The Kinship Caregivers Role
When a child is placed with a kinship/fictive caregiver through the South Carolina Department of Social Services, the caretaker becomes a vital member with of the decision-making team which includes: DSS professionals, providers, biological parents, etc. The collaboration of members shares and provide information that will help the caregiver and child to be successful in the care of the child by meeting their needs by creating a safe and consistent environment for the child.
In your role as the kinship caregiver, you are responsible for:
- Meeting the child’s basic emotional, financial, educational, physical and medical needs
- Making sure the child keeps positive connections to their friends, family, and community
- Attending meetings and court appearances (when applicable)
- Taking the child to medical, school and counseling appointments consistently and notifying the SCDSS case manager of any changes.
- Working with the child’s parents, which may include a parent who does not have custody of the child
- Helping with visitation between the child, parents and sibling
Parents, visitation and keeping family connections
SCDSS works to strengthen relationships between children and their parents by continuing the bond the child has with their siblings. The agency attempts to place sibling in the same home or through regular visitation. Kinship Caregivers caring for the child should work with biological parents to keep the family connected; unless that’s prohibited by a court order.
In most formal kinship care arrangements, children have scheduled visitation with parents and other family members. Each case is different but if it is safe and appropriate, children should visit with their parents as often as possible. Kinship Caregivers should talk with their SCDSS case manager about the visitation plan and if there are restrictions:
- Follow the requirements outlined by the SCDSS case manager on how visits should be supervised and how often visits should happen verbally and on DSS form 37562 (The South Carolina Kinship Caregiver Agreement). The form has a section that outlines visitation and other contacts such as: Clear outline of the arrangements for visits, level of supervision required, restrictions if any, and maintaining contact with the family and others. The SCDSS will keep a copy and provide a copy to the caregiver to act in the best interest of the children medically, educationally, and medically.
- In certain cases, the Family Court will make visitation plans that must be followed. Kinship Caregivers will need to review your court order with the SCDSS caseworker to ensure all guidelines outlined are being executed.
Visitation in kinship care may feel awkward because of the change in the relationship the caregiver has with the child and the parents.
- It is important to establish and maintain healthy boundaries by being inclusive by sharing information with the biological family, providing updates, pictures, etc. and making sure they understand the limitations when needed to maintain a healthy and safe environment.
- Caregivers must follow the visitation plan even if it feels difficult.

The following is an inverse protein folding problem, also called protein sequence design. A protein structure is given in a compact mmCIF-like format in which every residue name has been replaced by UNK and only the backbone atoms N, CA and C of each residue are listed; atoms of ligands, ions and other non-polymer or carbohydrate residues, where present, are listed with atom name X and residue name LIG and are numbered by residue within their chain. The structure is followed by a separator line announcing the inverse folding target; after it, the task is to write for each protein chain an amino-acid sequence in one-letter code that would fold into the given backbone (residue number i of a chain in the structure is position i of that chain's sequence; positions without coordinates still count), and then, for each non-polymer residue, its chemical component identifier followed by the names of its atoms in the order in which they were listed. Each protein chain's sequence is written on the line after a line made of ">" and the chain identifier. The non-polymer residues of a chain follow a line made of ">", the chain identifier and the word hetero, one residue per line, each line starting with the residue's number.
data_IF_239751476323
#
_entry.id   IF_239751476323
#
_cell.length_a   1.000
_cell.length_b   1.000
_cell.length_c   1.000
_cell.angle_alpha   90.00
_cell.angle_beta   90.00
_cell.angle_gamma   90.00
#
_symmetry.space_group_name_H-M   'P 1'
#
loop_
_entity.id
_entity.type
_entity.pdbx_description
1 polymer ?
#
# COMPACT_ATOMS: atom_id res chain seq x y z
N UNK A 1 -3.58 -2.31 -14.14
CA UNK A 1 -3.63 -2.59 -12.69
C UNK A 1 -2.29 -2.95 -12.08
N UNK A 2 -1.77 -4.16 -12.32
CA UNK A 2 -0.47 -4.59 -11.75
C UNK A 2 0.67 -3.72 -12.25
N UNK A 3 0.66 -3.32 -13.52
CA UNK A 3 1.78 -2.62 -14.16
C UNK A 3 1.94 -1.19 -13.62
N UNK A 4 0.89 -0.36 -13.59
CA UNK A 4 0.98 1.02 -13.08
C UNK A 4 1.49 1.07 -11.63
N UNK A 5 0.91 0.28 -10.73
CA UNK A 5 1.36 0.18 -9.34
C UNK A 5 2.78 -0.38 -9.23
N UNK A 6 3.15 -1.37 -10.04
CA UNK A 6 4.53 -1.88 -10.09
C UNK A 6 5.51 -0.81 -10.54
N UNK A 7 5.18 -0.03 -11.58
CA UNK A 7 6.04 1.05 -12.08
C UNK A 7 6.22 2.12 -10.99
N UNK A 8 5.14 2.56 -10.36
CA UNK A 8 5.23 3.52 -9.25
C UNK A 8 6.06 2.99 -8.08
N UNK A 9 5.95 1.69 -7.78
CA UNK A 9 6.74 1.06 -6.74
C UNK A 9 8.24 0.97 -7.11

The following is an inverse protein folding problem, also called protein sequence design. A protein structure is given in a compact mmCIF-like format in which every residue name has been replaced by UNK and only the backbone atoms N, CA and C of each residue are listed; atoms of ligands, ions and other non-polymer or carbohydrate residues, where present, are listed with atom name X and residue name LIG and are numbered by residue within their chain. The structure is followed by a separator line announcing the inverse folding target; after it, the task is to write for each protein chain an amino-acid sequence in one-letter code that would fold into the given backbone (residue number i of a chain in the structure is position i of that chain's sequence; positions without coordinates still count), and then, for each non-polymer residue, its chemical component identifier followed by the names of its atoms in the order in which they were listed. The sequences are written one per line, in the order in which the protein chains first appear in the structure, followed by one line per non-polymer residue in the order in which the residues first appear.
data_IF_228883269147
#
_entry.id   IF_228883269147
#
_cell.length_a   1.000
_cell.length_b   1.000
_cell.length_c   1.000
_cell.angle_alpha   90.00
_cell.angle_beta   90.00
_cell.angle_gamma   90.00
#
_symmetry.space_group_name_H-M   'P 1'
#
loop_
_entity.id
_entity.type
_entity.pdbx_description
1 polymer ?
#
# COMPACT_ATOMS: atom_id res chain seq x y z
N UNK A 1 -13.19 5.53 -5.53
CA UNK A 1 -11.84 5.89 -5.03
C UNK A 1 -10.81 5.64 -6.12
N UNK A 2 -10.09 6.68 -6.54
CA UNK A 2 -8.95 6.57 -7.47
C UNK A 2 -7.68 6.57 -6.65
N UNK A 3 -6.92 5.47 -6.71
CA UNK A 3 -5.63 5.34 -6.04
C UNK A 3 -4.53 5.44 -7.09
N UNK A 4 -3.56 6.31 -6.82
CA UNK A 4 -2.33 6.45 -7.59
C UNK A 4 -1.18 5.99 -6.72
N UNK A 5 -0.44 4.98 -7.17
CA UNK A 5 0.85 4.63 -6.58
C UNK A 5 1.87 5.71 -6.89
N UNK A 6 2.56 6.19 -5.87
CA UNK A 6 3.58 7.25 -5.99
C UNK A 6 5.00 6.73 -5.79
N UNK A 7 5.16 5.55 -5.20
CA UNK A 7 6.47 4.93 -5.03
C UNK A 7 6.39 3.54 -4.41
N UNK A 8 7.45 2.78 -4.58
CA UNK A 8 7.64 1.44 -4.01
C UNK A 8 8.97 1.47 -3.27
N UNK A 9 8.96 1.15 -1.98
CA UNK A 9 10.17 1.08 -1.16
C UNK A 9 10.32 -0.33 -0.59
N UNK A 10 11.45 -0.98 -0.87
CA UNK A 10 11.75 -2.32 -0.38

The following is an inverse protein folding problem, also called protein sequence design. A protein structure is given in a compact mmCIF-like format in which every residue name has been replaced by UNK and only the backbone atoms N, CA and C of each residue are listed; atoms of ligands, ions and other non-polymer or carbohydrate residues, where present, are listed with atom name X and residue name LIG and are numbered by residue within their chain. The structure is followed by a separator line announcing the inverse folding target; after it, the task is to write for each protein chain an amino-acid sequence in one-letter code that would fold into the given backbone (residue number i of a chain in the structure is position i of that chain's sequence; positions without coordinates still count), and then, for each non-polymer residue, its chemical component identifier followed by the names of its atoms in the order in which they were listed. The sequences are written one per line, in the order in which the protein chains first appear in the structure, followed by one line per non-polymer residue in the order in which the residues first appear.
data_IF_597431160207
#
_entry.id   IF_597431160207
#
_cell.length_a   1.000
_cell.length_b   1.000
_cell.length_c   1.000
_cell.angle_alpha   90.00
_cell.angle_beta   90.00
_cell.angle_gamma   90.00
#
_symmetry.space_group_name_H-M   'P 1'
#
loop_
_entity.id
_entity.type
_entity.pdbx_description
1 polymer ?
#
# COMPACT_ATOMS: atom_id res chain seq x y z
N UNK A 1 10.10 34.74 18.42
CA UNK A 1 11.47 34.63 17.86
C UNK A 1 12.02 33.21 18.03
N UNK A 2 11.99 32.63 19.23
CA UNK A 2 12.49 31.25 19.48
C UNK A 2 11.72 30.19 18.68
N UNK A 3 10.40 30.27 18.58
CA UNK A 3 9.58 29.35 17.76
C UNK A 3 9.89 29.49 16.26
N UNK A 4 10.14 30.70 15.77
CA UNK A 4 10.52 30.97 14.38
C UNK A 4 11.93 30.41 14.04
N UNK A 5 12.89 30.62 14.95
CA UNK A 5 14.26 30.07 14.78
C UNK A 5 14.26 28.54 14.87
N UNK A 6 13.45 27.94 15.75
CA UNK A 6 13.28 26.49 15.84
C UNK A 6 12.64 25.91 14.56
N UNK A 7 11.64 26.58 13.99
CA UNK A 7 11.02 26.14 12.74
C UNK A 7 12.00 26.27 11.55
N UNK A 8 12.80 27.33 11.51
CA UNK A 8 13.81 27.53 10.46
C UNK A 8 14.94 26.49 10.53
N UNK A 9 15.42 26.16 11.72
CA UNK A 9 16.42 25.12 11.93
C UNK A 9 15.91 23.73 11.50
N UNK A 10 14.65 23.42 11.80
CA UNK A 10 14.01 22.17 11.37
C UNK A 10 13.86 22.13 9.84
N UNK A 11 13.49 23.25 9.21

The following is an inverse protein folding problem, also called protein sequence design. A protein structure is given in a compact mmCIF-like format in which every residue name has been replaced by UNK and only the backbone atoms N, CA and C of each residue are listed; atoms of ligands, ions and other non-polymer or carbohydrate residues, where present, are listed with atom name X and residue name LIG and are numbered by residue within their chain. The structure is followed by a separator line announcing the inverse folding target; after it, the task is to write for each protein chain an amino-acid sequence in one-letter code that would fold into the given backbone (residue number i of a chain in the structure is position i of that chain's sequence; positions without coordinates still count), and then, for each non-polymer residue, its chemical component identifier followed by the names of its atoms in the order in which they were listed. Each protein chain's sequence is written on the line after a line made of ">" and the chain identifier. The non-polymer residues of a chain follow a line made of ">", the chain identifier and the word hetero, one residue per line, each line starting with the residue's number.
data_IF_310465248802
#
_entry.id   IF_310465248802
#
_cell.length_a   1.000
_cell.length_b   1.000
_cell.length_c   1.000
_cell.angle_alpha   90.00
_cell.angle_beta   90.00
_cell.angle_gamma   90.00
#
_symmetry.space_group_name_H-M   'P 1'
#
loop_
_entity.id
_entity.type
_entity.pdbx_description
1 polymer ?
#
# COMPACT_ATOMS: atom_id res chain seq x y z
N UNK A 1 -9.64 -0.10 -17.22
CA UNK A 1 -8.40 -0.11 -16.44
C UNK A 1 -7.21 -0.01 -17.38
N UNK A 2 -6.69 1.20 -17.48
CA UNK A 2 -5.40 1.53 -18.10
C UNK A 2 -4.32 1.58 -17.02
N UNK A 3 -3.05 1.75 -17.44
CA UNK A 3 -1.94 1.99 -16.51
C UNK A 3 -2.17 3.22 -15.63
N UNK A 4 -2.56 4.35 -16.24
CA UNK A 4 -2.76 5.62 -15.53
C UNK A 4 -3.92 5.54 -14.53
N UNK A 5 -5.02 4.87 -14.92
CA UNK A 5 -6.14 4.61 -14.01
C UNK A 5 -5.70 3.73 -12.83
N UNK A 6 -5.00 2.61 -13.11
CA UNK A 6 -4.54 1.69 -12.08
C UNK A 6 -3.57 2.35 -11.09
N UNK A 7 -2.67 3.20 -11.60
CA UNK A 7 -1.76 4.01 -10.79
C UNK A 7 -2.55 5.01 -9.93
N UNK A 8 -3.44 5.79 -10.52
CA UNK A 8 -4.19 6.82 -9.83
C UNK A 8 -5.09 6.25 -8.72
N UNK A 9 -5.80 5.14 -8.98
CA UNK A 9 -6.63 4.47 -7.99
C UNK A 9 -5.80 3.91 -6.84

- Talk with assigned SCDSS case manager about what’s required and what problems you anticipate or encounter with visits.
It’s beneficial for the child, kinship caregiver and biological parent to remain positive when working together. SCDSS encourages kinship caregivers to provide emotional support, guidance, and model good parenting. Honest, open and frequent communication with the child’s parent is encouraged. Communication is part of a kinship caregiver’s responsibilities. Please keep in mind, if the biological parents still have their legal rights, it is important to get the parent’s permission for any medical procedure or surgeries.
When SCDSS is involved, kinship caregivers must, generally, keep information they learn about the child and the child’s family private, only sharing information when it is necessary to meet the child’s needs. Kinship Caregivers can give information about the needs and behaviors of the child to doctors, counselors, teachers and other providers when the child is getting services to meet medical, educational, mental, or social needs.
If you’re not sure whether you can share certain information, contact the assigned SCDSS case manager, their supervisor or the Kinship Care Coordinator for your region. Click here for regional contact information.
Emergencies can happen at any time. In an emergency:
- First, call 9-1-1 or seek out emergency care if the child’s health or safety is in danger.
- Next, if you’re working with SCDSS, let the assigned case manager know what’s going as soon as possible. Between 8:30am and 5:00pm, Monday through Friday, you can call your local county office.
- For after-hours emergencies (including weekends, holidays or during bad weather) each county has a procedure that should be followed. Please use your emergency contact.
- Kinship Caregivers must let parents know about any serious illness, accident or injury.
If SCDSS is involved with the child, Kinship Caregivers should get emergency contact information from the SCDSS case manager.
"People tell me I’m a saint for taking her in. I’m not a saint. I’m just a person caring for her family.” -Sarah Walker, who provides kinship care for a niece